The partnership will bolster accredited early-stage investors and accelerate opportunities for aspiring startup investors, the university says in a news release.

“Investors play a vital role in the startup ecosystem and this initiative gives our alumni a rapid path to becoming angels. Our vision is to activate more investors with deep connections to UH who support world-class innovation in our community and beyond,” says Ramanan Krishnamoorti, the university’s vice president for energy and innovation.

The partnership is based at UH’s Technology Bridge. Tech Bridge promotes tech commercialization, industrial partnerships, and startup development.

“Our founders are launching many exciting new companies, but they need better access to capital,” says Tanu Chatterji, associate director of startup development at UH. “This partnership will help us mobilize angel investors who want to support these innovators with knowledge and financial resources.”

UH alumni interested in participating in the new partnership should contact Chatterji at tchatte@uh.edu.

The angel network will lend its investing expertise to early-stage businesses in tech, energy, life sciences, consumer, and aerospace sectors. Meanwhile, tech startup incubator Houston Exponential will provide support for entrepreneurs and the startup ecosystem.

“This relationship is a testament to the collaborative spirit of Greater Houston’s business and academic communities,” says Mitra Miller, vice president of the Houston Angel Network, an organization for early-stage investors. “By leveraging the combined expertise and resources of our three organizations, we can increase the flow of early-stage capital in our region in support of great innovators and high-growth enterprises.”

Natara Branch, CEO of Houston Exponential, says the new initiative “promises to be a roadmap for investment education, and support for aspiring investors and entrepreneurs alike.”

“An active and educated investor base is an essential component of a thriving startup ecosystem,” says Branch.

Houston lab sees progress with breakthrough light-harvesting processes

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A groundbreaking Rice University lab has made further strides in its work to make harvesting light energy more efficient and stable.

Presented on the cover of a June issue of Science, a study from Rice engineer Aditya Mohite's lab uncovered a method to synthesize a high-efficiency perovskite solar cell, known as formamidinium lead iodide (FAPbI3), converting them into ultrastable high-quality photovoltaic films, according to a statement from Rice. Photovoltaic films convert sunlight into electricity.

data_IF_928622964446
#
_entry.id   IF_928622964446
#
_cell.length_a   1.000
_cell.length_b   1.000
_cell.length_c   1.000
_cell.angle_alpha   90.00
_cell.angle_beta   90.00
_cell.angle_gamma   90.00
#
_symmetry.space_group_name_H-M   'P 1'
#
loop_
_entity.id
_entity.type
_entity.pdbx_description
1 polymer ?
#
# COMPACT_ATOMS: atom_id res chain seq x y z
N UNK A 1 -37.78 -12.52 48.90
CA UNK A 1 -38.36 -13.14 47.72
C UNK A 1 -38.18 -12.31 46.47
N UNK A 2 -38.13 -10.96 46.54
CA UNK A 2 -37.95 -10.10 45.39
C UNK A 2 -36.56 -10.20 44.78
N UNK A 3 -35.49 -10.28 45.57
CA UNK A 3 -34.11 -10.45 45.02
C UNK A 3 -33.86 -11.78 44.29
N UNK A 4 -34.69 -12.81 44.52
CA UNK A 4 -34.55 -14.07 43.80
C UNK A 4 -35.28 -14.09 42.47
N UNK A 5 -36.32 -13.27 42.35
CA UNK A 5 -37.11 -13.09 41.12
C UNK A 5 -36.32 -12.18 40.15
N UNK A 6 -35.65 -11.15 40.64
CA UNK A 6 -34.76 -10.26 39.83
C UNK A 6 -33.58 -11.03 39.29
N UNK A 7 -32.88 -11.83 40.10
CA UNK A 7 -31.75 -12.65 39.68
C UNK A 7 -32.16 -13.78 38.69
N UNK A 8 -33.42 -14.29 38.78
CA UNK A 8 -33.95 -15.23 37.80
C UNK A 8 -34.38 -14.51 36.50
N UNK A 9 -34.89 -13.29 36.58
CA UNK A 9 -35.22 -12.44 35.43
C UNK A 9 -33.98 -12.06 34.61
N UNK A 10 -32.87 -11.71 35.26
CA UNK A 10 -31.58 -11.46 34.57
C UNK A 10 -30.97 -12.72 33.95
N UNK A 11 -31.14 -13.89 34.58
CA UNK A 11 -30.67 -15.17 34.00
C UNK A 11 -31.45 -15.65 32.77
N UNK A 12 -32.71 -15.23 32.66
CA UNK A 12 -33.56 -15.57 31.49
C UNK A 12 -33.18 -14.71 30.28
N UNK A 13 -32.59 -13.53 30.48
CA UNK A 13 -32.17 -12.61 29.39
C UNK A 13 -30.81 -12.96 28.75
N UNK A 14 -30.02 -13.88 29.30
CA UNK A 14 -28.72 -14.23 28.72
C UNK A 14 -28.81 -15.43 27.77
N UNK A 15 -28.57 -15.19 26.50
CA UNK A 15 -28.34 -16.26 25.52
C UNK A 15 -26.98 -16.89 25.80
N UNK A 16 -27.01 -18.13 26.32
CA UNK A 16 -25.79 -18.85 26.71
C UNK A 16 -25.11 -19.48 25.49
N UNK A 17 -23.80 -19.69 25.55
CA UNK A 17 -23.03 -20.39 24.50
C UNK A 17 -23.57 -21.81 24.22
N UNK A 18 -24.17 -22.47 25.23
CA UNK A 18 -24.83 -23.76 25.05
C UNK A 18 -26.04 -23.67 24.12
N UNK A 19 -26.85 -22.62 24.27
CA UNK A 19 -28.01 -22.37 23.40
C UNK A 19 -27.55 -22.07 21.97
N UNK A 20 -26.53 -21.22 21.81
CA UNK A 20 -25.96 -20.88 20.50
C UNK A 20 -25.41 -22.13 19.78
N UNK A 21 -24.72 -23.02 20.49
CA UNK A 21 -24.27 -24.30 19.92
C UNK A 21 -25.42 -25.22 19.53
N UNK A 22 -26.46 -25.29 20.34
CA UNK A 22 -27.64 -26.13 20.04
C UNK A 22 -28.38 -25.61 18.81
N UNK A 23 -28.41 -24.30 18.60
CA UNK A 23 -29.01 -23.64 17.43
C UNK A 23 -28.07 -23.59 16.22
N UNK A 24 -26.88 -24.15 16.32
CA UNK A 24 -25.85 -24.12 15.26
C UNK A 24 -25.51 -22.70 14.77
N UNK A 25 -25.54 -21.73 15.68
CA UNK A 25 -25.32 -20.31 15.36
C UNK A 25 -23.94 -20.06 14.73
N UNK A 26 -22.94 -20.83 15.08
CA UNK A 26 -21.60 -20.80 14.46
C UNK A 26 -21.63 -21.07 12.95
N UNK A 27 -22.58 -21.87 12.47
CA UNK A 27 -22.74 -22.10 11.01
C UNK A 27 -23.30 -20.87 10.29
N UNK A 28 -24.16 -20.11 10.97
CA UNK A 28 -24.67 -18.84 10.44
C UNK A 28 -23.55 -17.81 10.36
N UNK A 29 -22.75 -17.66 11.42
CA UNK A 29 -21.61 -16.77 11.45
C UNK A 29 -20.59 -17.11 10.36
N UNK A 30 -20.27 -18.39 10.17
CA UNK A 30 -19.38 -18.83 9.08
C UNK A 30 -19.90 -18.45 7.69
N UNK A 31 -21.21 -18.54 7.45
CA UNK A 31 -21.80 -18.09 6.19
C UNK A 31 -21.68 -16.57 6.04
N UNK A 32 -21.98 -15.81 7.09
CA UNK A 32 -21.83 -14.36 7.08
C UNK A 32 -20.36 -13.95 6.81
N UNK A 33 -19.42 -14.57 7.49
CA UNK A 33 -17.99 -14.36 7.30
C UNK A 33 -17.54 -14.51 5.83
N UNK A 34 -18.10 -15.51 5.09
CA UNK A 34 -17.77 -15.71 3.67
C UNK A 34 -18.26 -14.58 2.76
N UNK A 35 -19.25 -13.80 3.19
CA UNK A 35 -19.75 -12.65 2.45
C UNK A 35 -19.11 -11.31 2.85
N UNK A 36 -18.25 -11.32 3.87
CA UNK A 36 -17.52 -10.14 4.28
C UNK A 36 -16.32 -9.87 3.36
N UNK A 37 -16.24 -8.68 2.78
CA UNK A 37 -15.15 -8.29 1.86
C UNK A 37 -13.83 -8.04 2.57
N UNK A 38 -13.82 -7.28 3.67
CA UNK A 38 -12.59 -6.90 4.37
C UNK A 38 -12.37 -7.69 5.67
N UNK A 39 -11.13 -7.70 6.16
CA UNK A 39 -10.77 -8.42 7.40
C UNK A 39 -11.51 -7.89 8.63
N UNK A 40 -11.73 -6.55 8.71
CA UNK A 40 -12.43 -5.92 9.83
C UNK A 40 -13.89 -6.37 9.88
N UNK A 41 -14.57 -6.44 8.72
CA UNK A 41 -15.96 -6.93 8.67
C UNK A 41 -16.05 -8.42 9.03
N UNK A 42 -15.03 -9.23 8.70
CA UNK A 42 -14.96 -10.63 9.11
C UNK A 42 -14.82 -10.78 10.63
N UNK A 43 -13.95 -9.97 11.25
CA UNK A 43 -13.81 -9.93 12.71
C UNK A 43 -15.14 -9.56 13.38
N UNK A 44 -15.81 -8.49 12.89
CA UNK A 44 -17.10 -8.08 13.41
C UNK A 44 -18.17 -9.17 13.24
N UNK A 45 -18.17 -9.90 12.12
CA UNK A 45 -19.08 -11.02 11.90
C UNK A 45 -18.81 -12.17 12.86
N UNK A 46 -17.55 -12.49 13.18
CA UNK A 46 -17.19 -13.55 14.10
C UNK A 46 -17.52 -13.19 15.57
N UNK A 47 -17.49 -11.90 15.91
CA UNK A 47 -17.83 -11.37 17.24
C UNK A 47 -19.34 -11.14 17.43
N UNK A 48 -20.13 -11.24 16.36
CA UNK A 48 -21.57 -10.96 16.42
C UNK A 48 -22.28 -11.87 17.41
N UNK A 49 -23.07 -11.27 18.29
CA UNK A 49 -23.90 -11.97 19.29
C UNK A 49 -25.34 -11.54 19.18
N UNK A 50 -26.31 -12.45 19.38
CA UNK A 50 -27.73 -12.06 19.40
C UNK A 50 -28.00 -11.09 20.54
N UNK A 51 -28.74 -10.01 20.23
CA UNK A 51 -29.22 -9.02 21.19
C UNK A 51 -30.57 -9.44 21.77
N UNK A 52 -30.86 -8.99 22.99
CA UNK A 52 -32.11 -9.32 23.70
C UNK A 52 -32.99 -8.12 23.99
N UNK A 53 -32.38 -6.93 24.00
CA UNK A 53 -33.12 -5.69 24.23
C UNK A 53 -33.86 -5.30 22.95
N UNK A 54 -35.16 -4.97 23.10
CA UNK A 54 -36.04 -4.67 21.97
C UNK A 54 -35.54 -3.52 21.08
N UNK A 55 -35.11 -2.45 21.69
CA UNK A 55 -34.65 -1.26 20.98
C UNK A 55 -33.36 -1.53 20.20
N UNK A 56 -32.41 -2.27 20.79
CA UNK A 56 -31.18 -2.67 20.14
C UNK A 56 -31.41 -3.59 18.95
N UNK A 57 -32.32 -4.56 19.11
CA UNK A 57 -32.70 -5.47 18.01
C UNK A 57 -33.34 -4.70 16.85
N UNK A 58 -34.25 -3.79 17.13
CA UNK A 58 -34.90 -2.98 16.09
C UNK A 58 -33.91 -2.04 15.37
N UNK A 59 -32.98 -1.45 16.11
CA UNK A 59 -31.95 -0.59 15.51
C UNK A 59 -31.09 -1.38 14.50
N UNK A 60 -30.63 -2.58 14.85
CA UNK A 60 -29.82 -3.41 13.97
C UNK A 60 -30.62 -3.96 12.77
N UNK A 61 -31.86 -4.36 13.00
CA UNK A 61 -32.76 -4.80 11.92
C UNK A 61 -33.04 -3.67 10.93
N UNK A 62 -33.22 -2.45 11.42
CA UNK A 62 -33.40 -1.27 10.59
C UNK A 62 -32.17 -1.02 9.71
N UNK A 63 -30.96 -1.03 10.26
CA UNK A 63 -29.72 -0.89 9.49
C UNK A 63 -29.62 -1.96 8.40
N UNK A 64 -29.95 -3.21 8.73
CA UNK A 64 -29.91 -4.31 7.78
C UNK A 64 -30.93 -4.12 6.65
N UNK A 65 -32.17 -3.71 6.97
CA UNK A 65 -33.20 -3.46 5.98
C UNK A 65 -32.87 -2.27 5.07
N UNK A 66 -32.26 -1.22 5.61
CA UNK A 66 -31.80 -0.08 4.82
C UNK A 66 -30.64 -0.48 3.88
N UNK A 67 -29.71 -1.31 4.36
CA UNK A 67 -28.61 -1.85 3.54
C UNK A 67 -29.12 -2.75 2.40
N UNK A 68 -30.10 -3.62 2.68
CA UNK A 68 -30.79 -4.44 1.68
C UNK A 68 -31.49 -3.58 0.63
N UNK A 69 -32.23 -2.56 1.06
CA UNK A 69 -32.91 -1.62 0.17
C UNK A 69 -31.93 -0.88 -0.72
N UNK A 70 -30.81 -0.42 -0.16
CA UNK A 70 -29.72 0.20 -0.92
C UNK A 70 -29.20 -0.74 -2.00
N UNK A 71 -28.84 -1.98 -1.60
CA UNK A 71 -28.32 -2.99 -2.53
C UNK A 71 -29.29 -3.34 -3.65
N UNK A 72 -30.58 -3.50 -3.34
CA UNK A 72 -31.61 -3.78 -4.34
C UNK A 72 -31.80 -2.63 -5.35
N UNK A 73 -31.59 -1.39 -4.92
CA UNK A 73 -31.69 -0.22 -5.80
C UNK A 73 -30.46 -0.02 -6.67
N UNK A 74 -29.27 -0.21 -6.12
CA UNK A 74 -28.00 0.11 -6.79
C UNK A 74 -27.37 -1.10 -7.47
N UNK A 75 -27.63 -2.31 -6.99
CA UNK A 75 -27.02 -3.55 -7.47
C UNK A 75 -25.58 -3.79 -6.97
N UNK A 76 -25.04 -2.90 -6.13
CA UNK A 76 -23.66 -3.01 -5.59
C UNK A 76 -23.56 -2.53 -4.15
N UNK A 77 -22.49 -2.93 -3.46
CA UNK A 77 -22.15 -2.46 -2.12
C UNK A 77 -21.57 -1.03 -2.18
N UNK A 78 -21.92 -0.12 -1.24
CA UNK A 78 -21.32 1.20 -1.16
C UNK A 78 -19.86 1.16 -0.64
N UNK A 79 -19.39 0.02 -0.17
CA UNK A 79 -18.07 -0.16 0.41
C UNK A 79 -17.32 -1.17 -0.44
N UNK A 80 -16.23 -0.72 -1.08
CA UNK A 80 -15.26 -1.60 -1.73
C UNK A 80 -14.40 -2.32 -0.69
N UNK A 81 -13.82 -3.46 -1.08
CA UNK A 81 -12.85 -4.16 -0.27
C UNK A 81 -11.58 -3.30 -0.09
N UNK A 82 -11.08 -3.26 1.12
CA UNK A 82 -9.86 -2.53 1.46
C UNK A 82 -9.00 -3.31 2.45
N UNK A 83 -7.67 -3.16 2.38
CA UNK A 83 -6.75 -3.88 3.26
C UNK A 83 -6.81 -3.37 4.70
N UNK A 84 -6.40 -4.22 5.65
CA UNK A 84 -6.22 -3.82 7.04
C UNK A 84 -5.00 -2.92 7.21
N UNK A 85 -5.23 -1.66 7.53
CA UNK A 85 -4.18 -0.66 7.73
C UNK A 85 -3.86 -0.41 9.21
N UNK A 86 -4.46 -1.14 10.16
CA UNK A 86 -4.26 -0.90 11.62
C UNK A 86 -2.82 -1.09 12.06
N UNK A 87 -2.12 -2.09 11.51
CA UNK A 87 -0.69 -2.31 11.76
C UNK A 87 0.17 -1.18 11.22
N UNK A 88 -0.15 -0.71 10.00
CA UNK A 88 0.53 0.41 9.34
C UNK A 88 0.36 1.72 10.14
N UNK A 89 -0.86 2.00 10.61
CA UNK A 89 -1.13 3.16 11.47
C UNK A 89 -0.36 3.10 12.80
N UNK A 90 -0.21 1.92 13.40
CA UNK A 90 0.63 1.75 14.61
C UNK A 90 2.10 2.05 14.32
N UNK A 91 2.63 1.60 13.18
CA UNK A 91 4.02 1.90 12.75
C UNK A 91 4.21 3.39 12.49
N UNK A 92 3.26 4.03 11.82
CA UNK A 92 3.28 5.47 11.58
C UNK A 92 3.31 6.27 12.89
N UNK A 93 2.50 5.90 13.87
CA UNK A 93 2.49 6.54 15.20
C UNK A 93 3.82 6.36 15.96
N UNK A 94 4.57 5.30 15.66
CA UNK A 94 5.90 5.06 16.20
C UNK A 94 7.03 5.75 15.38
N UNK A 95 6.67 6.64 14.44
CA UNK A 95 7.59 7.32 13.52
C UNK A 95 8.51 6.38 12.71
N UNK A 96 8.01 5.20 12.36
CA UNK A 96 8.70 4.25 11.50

The new process makes solar cells that are about 10 times more durable than traditional methods.

“Right now, we think that this is state of the art in terms of stability,” Mohite said in a statement. “Perovskite solar cells have the potential to revolutionize energy production, but achieving long-duration stability has been a significant challenge.”

The change come from "seasoning" the FAPbI3 with 2D halide perovskites crystals, which the Mohite lab also developed a breakthrough synthesis process for last year

The 2D perovskites helped make the FAPbI3 films more stable. The study showed that films with 2D perovskites deteriorated after two days of generating electricity, while those with 2D perovskites had not started to degrade after 20 days.

“FAPbI3 films templated with 2D crystals were higher quality, showing less internal disorder and exhibiting a stronger response to illumination, which translated as higher efficiency," Isaac Metcalf, a Rice materials science and nanoengineering graduate student and a lead author on the study, said in the statement.

Additionally, researchers say their findings could make developing light-harvesting technologies cheaper, and can also allow light-harvesting panels to be lighter weight and more flexible.

"Perovskites are soluble in solution, so you can take an ink of a perovskite precursor and spread it across a piece of glass, then heat it up and you have the absorber layer for a solar cell,” Metcalf said. “Since you don’t need very high temperatures ⎯ perovskite films can be processed at temperatures below 150 Celsius (302 Fahrenheit) ⎯ in theory that also means perovskite solar panels can be made on plastic or even flexible substrates, which could further reduce costs.”

Mohite adds this has major implications for the energy transition at large.

“If solar electricity doesn’t happen, none of the other processes that rely on green electrons from the grid, such as thermochemical or electrochemical processes for chemical manufacturing, will happen,” Mohite said. “Photovoltaics are absolutely critical.”

The Mohite lab's process for creating 2D perovskites of the ideal thickness and purity was published in Nature Synthesis last fall. At the time, Mohite said the crystals "hold the key to achieving commercially relevant stability for solar cells."

About a year ago, the lab also published its work on developing a scalable photoelectrochemical cell. The research broke records for its solar-to-hydrogen conversion efficiency rate.

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This article originally ran on EnergyCapital.